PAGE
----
[gnulinuxinasia] CHINA/SINGAPORE: Asia PC Makers Warm up to Linux

  • From: "Frederick Noronha [फ़रेदरिक नोरोनया]" <fred@xxxxxxxxxxxxxxx>
  • To: gnulinuxinasia@xxxxxxxxxxxxx
  • Date: Thu, 9 Aug 2007 01:45:11 +0530


Asia PC Makers Warm up to Linux
Lenovo will join a growing number of PC makers that are selling
systems outfitted with the open-source platform

by Victoria Ho

World's No. 3 PC maker Lenovo on Monday said it will make laptops
preloaded with Novell Suse Linux available for sale in the fourth
quarter of 2007, to both business customers and consumers. The Chinese
company made its announcement this week's LinuxWorld Conference and
Expo in San Francisco, which runs from Aug. 6 to 9.

A spokesperson for Lenovo Asia-Pacific told ZDNet Asia the company
plans to bring the Linux sets into the region by the end of the year.
It will offer standard configuration models, as well as limited
configurations that can be purchased through its business partners,
said the spokesperson.

Just last week, ZDNet Asia's sister site ZDNet UK reported that Acer
laptops preloaded with Ubuntu Linux were on sale in Singapore.
However, reports later surfaced that this installation of Ubuntu was
carried out by an independent distributor in Singapore, not Acer.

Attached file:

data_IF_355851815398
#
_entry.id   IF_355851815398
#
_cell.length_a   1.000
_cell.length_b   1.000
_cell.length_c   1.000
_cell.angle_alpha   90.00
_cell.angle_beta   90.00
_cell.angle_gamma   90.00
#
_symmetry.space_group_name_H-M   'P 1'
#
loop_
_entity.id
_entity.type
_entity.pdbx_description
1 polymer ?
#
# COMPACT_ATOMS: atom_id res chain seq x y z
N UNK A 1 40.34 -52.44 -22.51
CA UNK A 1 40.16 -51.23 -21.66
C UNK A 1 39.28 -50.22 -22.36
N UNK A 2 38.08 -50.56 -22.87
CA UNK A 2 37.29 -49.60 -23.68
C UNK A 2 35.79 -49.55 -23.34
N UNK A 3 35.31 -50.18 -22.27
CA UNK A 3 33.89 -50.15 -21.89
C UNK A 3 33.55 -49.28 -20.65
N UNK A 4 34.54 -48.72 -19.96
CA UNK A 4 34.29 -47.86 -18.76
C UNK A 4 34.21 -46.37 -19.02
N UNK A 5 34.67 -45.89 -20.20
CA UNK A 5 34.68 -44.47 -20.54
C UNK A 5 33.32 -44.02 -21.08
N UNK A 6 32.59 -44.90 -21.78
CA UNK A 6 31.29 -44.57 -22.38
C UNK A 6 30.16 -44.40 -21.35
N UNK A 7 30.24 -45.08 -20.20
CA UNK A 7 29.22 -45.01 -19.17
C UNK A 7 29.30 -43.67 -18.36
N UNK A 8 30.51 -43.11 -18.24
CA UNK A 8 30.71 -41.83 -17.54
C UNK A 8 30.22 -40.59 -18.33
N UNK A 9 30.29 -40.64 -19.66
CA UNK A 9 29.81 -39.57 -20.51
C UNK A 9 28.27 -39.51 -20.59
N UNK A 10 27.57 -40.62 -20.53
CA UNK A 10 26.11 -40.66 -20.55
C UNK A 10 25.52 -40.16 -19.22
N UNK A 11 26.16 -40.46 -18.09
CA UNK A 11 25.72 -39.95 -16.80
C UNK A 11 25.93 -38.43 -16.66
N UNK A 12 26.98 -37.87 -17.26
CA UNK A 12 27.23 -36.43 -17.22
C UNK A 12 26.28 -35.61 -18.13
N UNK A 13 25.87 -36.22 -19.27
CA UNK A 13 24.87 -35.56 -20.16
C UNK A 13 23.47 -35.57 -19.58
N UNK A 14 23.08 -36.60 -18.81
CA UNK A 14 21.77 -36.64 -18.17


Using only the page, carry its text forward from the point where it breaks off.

In an e-mail response to ZDNet Asia, Acer confirmed its Linux editions
come with Taiwanese distribution Linpus--and not Ubuntu, which is
commercially supported by South African company Canonical.

Acer declined to comment on targeted sales figures for its Linux
laptops, or whether it was planning to offer this option in other
parts of the Asia-Pacific region.

Bryan Ma, IDC's Asia-Pacific director of personal systems research,
expressed doubt that the latest show of support from PC makers truly
reflects a growing Linux fan base in Asia. Instead, Ma believes there
is a portion of users who buy the cheaper Linux sets only to install
pirated versions of Microsoft Windows on these systems.

"In most of the countries in Asia, save for some like Singapore,
pirated software can still be readily found," the IDC analyst
explained. "It's a trend that's been going on for a good number of
years in the region."

According to figures from the Business Software Alliance (BSA), the
Asia-Pacific average piracy rate, including Australia and Japan, stood
at 55 percent last year. Estimated revenue losses due to piracy
increased by 44 percent to US$11.6 billion in 2006, compared to US$8.1
billion the year before, BSA said. Revenue losses in China alone
totaled US$5.4 billion last year, while India saw losses of US$1.3
billion due to software piracy.

Ma said: "Consumers are very price-sensitive, and may not be as
resistant to using pirated software as businesses because there is a
lower likelihood of someone doing a spot check on your household [than
a company]."

In May, Dell Computer announced it would offer Ubuntu as an option in
the United States. It has also recently announced that the United
Kingdom, France, Germany and China will receive shipments of the Linux
sets, too. Dell has yet to announce similar plans for the Asia-Pacific

Provided by ZDNet Asia—Where Technology Means Business

Frederick Noronha  Journalist http://fn.goa-india.org
E: fred@xxxxxxxxxxxxxxx or fredericknoronha@xxxxxxxxx
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784, Sonarbhat, Near Lourdes Convent, Saligao 403511 Goa India

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